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Thinking that the answer to this is pretty obvious but here it goes:

When I am working on a small project for school (in java) I compile it.

On my coop we are using ant to build our project.

I think that compiling is a subset of building. Is this correct? What is the difference between building and compiling?

What is the difference between compiling and building?

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up vote 90 down vote accepted

The "Build" is a process that covers all the steps required to create a "deliverable" of your software. In the Java world, this typically includes:

  1. Generating sources (sometimes).
  2. Compiling sources.
  3. Compiling test sources.
  4. Executing tests (unit tests, integration tests, etc).
  5. Packaging (into jar, war, ejb-jar, ear).
  6. Running health checks (static analyzers like Checkstyle, Findbugs, PMD, test coverage, etc).
  7. Generating reports.

So as you can see, compiling is only a (small) part of the build (and the best practice is to fully automate all the steps with tools like Maven or Ant and to run the build continuously which is known as Continuous Integration).

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Beautifully written and thank you very much indeed. – Shirgill Farhan Ansari Jun 11 '15 at 18:45

Some of the answers I see here are out-of-context and make more sense if this were a C/C++ question.

Short version:

  • "Compiling" is turning .java files into .class files
  • 'Building" is a generic term that includes compiling and other tasks.

"Building" is a generic term describes the overall process which includes compiling. For example, the build process might include tools which generate Java code or documentation files.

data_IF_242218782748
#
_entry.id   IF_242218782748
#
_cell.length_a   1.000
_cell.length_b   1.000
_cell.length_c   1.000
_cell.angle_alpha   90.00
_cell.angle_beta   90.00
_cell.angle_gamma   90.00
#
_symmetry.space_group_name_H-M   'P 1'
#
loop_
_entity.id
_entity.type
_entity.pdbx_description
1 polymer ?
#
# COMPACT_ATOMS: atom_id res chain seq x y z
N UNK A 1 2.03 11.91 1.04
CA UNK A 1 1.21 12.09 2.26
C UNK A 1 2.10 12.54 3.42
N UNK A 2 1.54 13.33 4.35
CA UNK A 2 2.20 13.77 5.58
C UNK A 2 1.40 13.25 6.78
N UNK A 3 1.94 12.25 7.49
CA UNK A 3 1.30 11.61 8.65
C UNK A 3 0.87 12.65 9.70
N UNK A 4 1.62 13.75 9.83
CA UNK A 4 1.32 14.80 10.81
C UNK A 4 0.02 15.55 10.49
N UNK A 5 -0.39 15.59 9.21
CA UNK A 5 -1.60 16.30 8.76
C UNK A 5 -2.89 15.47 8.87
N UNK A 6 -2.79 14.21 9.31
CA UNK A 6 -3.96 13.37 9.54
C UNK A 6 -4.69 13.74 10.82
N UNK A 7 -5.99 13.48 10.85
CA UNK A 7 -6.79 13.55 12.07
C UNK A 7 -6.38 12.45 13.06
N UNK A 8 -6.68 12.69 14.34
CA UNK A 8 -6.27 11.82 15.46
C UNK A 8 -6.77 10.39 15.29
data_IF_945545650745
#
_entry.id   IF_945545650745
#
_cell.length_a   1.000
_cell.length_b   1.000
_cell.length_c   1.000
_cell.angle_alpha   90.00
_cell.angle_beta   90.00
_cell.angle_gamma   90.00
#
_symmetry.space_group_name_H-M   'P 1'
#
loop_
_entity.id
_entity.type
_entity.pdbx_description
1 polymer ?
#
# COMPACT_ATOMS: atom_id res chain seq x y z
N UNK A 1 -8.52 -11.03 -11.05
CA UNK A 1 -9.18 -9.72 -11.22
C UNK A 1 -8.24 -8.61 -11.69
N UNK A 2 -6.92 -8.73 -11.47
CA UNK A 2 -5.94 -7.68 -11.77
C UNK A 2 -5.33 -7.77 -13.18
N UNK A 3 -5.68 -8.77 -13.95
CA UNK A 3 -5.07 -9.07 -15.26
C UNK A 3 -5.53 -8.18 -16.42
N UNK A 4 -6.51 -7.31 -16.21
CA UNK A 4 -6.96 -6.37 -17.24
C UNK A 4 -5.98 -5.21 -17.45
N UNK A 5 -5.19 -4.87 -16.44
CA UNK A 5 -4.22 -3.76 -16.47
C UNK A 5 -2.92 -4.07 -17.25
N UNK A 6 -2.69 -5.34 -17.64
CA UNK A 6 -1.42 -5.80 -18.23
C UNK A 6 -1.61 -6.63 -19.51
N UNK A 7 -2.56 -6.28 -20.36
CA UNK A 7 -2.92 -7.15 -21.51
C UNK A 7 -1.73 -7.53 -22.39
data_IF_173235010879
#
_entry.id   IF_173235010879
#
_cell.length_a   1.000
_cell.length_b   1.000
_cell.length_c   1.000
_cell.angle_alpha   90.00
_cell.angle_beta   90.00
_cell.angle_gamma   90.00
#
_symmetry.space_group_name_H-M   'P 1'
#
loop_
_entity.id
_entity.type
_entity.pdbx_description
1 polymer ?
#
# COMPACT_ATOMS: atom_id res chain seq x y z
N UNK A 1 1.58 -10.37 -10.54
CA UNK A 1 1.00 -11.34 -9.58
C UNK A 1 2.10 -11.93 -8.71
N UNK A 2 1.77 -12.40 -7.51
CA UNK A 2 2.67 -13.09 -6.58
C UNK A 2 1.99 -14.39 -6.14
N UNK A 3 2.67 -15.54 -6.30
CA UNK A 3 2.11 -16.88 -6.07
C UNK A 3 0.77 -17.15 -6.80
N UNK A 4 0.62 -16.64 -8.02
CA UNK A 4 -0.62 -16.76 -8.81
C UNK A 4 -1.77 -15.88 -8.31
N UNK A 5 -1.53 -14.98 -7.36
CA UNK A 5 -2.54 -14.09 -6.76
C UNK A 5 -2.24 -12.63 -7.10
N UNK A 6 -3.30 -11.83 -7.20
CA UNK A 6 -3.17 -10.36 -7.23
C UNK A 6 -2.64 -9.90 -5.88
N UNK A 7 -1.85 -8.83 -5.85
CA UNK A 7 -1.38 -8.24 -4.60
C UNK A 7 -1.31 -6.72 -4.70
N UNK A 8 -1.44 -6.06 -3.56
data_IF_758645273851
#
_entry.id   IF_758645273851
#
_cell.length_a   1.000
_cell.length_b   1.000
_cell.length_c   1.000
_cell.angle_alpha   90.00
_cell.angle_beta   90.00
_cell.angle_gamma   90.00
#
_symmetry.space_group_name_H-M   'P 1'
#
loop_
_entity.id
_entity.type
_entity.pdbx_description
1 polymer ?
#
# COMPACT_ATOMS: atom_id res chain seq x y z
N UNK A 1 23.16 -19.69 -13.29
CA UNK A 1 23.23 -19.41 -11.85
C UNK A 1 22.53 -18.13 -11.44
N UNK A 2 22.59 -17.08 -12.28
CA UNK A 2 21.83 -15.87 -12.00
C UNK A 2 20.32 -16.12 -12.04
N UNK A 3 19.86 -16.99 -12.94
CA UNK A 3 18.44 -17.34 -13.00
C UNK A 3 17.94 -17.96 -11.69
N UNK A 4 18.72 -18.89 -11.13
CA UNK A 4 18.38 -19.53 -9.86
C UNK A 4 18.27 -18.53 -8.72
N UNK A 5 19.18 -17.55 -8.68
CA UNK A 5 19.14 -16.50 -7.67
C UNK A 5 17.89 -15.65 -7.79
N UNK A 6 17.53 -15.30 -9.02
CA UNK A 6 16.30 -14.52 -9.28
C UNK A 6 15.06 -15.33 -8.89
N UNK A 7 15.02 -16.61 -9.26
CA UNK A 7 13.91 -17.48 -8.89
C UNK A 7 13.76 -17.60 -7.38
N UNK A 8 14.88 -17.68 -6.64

Often there will be additional phases, like "package" which takes all your .class files and puts them into a .jar, or "clean" which cleans out .class files and temporary directories.

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Compiling is the act of turning source code into object code.

Linking is the act of combining object code with libraries into a raw executable.

Building is the sequence composed of compiling and linking, with possibly other tasks such as installer creation.

Many compilers handle the linking step automatically after compiling source code.

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Some other possible tasks: enhancing (JDO), Javadoc-ing, packaging, and signing. In addition, some environments including running automated unit/regression tests as part of a "build". – Bert F Apr 16 '10 at 3:32
Normally, there is no linking step when building Java projects, and no raw executable is produced. Rather, the compiled classes are packaged together into a .jar file as part of the build. (Or .war, or .ear, depending on your target environment.) – markusk Apr 16 '10 at 5:12
Dude, this is pure copy&paste and not even appropriate for Java... – Pascal Thivent Apr 16 '10 at 5:30
what are "raw executable"? – ealeon Jul 23 '13 at 18:15
The bag of bits that is basically useless on it's own without being mixed in with the other libraries it needs. It's much like a chocolate cake. Without the flour and eggs, etc, the cocoa is just raw cocoa. – Kaili Jul 31 '13 at 19:45

In simple words

Compilation translates java code (human readable) into bytecode, so the Virtual machine understands it.

Building puts all the compiled parts together and creates (builds) an executable.

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What you're talking about is "Interpretation" ... compiling is turning the human readable code into machine code – mortsahl Nov 10 '14 at 18:02

Actually you are doing the same thing. Ant is build system based on XML configuration files that can do a wide range of tasks related to compiling software. Compiling your java code is just one of those tasks. There are many others such as copying files around, configuring servers, assembling zips and jars, and compiling other languages such as C.

You don't need Ant to compile your software. You can do it manually as you are doing at school. Another alternative to Ant is a product called Maven. Both Ant and Maven do the same thing , but in quite different ways.

Lookup Ant and Maven for more details.

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You can also see what ant is actually doing by looking the buildfile (most likely called build.xml). Even if you're not familiar with the syntax, you can kind of see what's going on. <javac> means it's compiling some Java code. <java> means it's actually running the compiled code. Probably it's creating a directory to put the .class files in, compiling the code, maybe creating some Javadoc, etc. – MatrixFrog Apr 16 '10 at 4:57

Compiling is just converting the source code to binary, building is compiling and linking any other files needed into the build directory

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